After revolutionizing software, the open-source movement is threatening to do same to the chip industry.
Big technology companies have begun dabbling with RISC-V, which replaces proprietary know-how in a key part of the chip design process with a free standard that anyone can use. While it's early days, this could create a new crop of processors that compete with Intel Corp. products and whittle away at the licensing business of Arm Holdings Plc.
In December, about 2,000 people packed into a Silicon Valley conference to learn about RISC-V, a new set of instructions that control how software communicates with semiconductors. In just a few years, RISC-V has grown from a college teaching tool into an open-source standard being explored by industry giants including Google, Samsung Electronics Co., Alibaba Group Holding Ltd., Qualcomm Inc. and Nvidia Corp.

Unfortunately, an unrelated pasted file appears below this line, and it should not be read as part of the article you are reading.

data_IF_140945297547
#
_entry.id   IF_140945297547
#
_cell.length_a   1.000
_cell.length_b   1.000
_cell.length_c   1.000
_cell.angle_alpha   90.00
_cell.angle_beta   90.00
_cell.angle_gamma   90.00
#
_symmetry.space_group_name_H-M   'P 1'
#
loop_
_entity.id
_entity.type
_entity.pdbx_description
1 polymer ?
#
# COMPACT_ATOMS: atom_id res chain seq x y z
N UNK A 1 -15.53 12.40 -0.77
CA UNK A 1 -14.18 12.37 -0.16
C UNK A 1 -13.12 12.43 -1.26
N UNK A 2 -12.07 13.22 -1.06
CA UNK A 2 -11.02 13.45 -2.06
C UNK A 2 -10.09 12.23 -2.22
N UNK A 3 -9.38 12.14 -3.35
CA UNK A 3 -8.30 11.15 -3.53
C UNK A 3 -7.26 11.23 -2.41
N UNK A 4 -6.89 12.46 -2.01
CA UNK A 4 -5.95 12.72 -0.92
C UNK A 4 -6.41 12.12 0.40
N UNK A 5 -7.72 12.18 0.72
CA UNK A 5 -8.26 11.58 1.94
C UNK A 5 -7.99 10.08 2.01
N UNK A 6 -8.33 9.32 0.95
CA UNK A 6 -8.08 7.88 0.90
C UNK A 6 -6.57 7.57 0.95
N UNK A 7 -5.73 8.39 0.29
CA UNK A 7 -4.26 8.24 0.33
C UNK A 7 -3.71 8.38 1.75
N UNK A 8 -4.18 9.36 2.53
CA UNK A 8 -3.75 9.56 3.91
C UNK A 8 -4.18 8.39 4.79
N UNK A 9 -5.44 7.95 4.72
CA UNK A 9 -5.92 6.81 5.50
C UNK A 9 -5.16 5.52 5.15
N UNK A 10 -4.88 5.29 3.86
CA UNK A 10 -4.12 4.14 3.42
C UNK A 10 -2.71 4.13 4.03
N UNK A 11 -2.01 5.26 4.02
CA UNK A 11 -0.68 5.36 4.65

"Most of the major companies are putting substantial efforts into RISC-V," said Krste Asanovic, a computer scientist at the University of California, Berkeley, who was part of the team that developed the standard. He's co-founder of SiFive Inc., a startup that sells chip designs based on RISC-V (pronounced "risk five").
From The Columbian
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